TRADE RATING: The Immortal Hulk, ‘I’m not a bad person, am I?’

By Hussein Wasiti — I can’t stop thinking about The Immortal Hulk, the ongoing book by writer Al Ewing and artist Joe Bennett that gives the jade giant a Cronenberg-esque rehaul. This comic is by far the most fascinating and engaging comic published by either of the Big Two, and the book’s success — despite its esoteric nature — is a testament to the strength of the storytelling. 

I don’t make the Cronenberg connection lightly; the Canadian filmmaker’s penchant for body horror makes for an obvious comparison with Ewing and Bennett’s work in this comic, and I found myself thinking of other Cronenberg films that explore violence and the duality of self, specifically A History of Violence and Eastern Promises. I’m a Cronenberg nut, which means these connections might not seem like the most obvious ones to make to others, but it informed my reading of the comic, especially this first volume that collects the issues #1 - #5 of the series, along with a portion of Avengers: No Surrender

Despite being a big Marvel fan, I actually haven’t read a Hulk comic aside from the early Jack Kirby and Stan Lee stuff. While this comic is written by a Hulk fan for Hulk fans, it’s insanely accessible, and Al Ewing manages to introduce and layer so many elements of the Hulk mythology without it seeming overbearing or impenetrable to a new reader like me. It reads a lot like Ed Brubaker and Steve Epting’s Captain America run, which told a new story but folded in the character’s entire history, creating the ultimate Cap story, and no story featuring that character has been the same since. That’s also how I would characterize The Immortal Hulk; it’s definitive, weaving decades of stories into something that feels new and fresh.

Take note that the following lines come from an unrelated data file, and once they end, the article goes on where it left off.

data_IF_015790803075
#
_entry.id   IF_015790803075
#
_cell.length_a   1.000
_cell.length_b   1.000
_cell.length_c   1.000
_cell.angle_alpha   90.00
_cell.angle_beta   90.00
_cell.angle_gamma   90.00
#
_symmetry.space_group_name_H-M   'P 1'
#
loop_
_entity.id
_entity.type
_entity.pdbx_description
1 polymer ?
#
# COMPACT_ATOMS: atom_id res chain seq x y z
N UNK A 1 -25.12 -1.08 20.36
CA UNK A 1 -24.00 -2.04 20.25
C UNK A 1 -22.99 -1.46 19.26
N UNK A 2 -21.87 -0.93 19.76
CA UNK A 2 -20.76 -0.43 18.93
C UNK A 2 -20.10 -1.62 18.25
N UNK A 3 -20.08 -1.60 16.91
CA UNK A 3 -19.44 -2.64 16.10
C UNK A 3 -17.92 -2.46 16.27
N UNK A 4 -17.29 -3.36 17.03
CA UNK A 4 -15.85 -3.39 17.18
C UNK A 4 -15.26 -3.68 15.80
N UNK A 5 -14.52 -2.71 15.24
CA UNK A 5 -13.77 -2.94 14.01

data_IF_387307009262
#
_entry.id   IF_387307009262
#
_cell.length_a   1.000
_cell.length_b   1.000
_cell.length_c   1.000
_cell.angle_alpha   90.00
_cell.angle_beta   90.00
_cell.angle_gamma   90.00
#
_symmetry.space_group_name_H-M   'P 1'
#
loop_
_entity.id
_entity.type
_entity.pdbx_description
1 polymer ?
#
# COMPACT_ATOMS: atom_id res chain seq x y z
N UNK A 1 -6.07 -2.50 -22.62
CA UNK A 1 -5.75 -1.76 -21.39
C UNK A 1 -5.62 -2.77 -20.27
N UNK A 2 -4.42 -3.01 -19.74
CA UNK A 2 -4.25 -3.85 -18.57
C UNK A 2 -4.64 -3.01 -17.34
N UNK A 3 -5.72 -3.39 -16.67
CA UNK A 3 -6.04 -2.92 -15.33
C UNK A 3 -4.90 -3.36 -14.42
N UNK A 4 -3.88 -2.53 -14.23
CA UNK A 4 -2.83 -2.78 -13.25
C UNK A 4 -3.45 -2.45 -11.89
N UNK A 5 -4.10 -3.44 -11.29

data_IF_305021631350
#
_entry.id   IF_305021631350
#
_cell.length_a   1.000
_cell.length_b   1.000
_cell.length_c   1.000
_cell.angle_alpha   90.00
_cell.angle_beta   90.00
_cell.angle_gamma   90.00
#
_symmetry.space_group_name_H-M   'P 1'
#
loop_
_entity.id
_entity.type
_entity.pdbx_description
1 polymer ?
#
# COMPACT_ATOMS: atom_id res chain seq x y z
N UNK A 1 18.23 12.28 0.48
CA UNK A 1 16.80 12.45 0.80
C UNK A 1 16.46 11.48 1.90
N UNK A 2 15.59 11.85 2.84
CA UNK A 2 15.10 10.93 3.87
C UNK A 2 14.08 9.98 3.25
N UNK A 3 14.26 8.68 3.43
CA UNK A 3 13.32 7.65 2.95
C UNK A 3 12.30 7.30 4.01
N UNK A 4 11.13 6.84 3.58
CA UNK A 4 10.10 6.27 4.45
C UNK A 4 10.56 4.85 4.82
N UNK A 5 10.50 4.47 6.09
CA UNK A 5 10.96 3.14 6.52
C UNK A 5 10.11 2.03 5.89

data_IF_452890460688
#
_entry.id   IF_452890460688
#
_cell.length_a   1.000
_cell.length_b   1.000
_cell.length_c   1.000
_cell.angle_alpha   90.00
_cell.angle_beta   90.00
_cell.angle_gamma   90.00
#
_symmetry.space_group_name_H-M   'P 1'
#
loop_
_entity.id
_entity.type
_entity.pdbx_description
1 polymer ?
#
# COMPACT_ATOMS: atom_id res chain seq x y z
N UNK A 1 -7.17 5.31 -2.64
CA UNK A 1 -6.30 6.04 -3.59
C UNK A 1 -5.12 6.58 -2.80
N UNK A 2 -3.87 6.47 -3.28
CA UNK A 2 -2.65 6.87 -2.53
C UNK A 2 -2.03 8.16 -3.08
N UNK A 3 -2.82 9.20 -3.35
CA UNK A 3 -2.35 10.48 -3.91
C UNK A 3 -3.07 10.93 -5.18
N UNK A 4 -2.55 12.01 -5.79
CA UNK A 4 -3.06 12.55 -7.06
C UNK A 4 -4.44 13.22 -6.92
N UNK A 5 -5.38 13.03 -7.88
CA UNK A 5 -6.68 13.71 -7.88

One particular aspect of the book that enlightened me was the exploration of Bruce Banner as a person. I really had no idea he was this messed up. The theme of violence begetting violence from A History of Violence rears its head here: the Hulk as we know him, the one who is prone to smash, comes across to me as an angry child, a manifestation of years and years of abuse with no outlet or form of therapy. The Hulk as we know him now, which the series later dubs as “the Devil Hulk,” is a different manifestation of Banner. The Avengers: No Surrender portion of this collection explores the many deaths of Bruce Banner, and to me the Devil Hulk reads as a culmination of his death experiences, one tired of being played by the system as Ewing and Bennett depict in the opening salvo, and one who seeks to make a difference in any way they can in a new way. 

Bennett has been around for a long time, but here he makes his explosive mainstream splash, one that has already put him on the map as one of the greatest artists to ever tackle the Hulk. He manages to deliver the scale of the character as we have seen for decades, but Bennett gets to flex his character-acting chops by infusing such energy and expression into the Devil Hulk. Ruy Jose provides inks and Paul Mounts’ coloring provides the exact amount of unease and vibrancy that this book calls for. 

Ultimately, what makes this book resonate with me is its insistence to take chances, to take a universally-beloved character like the Hulk and tell a story that truly has never been done before. Who would have thought that people wanted to read a horror book featuring the Hulk? It’s one of the most original Big Two comics right now, and those pining for a fresh take on the character seriously cannot go wrong with this first trade, which perfectly sets up Banner’s new status quo. 

The Immortal Hulk Vol. 1: Or is He Both? 
: Al Ewing
Artists: Joe Bennett, Leonardo Romero, Paul Hornschemeier, Marguerite Sauvage, Garry Brown
Inker: Ruy Jose
Colorists: Morry Hollowell, Paul Mounts, Paul Hornschemeier, Marguerite Sauvage
Letterers: Cory Petit, Travis Lanham, Paul Hornschemeier
Publisher: Marvel Comics
Release Date: December 2018 

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Hussein Wasiti is a history undergraduate with an intense passion for comics. He is a staff writer on The Beat and a contributor to Comics Bookcase. You can find him on Twitter as bullthesis. He lives in Toronto with his hordes of comics.